CACI International [CACI] said Tuesday it has won a new task order worth potentially $514 million over five years to modernize network infrastructure across a range of U.S. Army installations.
The deal, awarded under the General Services Administration’s (GSA) Alliant 2 contracting vehicle for government-wide information technology services, will specifically focus on upgrades to outside plant (OSP) infrastructure and facilities for at least 40 locations.
“CACI’s understanding and unique OSP knowledge will ensure that this modernization maximizes the Army’s current infrastructure, evolves to incorporate the latest network standards, and supports Army communications for software, data and analytics at scale as well as network security. Working with the Army, we will effectively deliver higher reliability and survivability supporting all missions with near-zero downtime,” John Mengucci, president and CEO of CACI, said in a statement.
The task order includes a one-year base deal and four one-year options, and covers CACI’s work to “engineer, furnish, install, and test a turnkey solution to upgrade the existing OSP infrastructure and facilities.”
“CACI engineers, managers, and technicians will deliver enterprise technology to enhance capabilities and improve capacity needed for an underground fiber optic cable infrastructure required to support robust, reliable, high-speed voice, video and data networks for critical command and control systems,” the company wrote in a statement.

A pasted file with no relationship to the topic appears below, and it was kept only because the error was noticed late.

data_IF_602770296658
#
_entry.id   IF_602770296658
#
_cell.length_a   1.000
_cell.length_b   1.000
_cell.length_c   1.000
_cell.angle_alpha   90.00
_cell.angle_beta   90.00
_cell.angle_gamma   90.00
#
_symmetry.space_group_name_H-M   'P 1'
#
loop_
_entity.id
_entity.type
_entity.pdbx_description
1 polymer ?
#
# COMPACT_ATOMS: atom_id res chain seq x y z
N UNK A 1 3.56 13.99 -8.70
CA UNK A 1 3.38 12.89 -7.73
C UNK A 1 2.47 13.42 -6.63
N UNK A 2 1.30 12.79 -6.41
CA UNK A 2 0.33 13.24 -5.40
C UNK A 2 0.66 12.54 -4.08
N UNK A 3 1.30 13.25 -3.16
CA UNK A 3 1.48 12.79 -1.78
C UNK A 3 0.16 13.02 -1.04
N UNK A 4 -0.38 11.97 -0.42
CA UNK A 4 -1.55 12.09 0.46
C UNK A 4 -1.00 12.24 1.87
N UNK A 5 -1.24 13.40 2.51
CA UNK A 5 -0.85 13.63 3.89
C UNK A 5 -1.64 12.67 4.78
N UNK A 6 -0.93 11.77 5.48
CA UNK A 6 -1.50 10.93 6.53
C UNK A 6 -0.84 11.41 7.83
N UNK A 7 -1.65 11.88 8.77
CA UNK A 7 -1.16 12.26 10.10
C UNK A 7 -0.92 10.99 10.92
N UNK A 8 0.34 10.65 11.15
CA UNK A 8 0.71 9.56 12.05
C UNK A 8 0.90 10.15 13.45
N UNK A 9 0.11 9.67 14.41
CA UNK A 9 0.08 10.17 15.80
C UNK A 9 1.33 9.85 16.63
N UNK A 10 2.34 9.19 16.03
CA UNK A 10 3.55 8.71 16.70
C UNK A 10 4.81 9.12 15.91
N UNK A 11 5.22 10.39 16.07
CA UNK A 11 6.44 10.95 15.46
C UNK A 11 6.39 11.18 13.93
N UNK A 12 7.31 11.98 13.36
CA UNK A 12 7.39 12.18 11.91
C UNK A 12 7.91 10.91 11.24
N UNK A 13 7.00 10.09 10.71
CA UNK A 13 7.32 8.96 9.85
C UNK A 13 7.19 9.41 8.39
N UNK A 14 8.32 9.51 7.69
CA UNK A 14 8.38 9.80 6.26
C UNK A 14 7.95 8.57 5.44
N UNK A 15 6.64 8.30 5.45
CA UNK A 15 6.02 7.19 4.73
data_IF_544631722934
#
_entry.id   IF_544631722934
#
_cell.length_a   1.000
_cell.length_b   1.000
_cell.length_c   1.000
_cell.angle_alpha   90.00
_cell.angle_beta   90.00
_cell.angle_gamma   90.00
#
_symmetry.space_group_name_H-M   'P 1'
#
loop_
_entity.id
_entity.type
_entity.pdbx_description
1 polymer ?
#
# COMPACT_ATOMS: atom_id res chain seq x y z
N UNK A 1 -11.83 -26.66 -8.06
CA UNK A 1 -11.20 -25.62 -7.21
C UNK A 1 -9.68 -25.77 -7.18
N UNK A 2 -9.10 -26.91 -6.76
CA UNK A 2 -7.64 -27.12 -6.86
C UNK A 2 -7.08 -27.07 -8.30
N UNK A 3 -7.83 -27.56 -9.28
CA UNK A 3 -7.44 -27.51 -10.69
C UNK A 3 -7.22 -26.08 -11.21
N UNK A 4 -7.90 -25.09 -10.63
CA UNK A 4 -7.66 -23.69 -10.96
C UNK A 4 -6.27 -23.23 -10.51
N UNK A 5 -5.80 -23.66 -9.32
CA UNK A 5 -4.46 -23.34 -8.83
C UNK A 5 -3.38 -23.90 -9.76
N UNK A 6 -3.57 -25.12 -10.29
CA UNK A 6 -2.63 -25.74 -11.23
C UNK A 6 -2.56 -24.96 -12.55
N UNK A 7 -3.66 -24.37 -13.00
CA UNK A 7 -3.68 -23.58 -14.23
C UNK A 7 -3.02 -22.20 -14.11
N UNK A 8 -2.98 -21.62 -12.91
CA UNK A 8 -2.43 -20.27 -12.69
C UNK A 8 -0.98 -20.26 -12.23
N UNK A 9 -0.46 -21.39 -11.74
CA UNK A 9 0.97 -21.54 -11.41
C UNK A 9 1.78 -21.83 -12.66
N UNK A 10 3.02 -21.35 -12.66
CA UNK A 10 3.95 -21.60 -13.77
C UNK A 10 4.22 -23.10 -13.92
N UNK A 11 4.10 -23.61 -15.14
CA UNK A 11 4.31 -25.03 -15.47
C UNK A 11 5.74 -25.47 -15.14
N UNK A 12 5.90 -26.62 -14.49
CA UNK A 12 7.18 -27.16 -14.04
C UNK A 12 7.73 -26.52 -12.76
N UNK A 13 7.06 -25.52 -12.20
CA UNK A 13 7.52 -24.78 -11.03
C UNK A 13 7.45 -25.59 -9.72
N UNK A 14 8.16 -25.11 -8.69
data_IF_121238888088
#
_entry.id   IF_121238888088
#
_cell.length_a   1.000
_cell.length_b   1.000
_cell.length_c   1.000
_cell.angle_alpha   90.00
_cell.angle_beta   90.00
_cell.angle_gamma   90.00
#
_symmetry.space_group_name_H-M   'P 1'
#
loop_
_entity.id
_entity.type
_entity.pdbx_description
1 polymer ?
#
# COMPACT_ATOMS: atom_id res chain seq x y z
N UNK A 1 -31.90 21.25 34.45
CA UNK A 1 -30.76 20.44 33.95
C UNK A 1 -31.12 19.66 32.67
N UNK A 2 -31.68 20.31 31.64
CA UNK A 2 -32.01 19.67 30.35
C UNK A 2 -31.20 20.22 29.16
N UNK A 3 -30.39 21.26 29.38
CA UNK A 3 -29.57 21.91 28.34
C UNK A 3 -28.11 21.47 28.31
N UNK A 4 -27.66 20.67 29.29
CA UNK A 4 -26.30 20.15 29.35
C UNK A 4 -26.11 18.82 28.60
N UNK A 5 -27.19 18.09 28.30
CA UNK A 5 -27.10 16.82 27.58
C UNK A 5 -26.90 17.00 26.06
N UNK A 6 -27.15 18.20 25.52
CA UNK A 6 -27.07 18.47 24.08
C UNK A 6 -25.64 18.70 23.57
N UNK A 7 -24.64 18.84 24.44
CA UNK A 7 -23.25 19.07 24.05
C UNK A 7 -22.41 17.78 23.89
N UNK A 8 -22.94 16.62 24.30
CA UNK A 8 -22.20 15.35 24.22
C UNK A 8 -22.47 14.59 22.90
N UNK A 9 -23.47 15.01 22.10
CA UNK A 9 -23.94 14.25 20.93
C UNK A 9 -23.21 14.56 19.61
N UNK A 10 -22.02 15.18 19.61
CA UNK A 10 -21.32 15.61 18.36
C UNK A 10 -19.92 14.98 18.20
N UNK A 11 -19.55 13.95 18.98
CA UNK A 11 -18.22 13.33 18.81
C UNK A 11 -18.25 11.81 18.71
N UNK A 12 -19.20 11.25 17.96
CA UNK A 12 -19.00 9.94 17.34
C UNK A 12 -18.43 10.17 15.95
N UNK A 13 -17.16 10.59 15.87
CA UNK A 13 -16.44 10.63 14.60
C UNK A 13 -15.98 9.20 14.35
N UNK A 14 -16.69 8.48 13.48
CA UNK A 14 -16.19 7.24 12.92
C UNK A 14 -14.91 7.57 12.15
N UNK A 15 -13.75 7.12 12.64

GSA selected 61 companies for the Alliant 2 contracting vehicle in November 2017, with the firms competing for up to $50 billion in opportunities to provide customized IT services and solutions for various departments and agencies (Defense Daily, Nov. 20, 2017).
In August, CACI hired retired Army Maj. Gen Pete Gallagher as a new senior vice president at the company to lead the integration strategy for new technology solutions for national security customers.
Before Gallagher retired from the Army last year he served as the director of the Network Cross Functional Team, where he led the service’s expansive effort to overhaul and modernize its tactical network.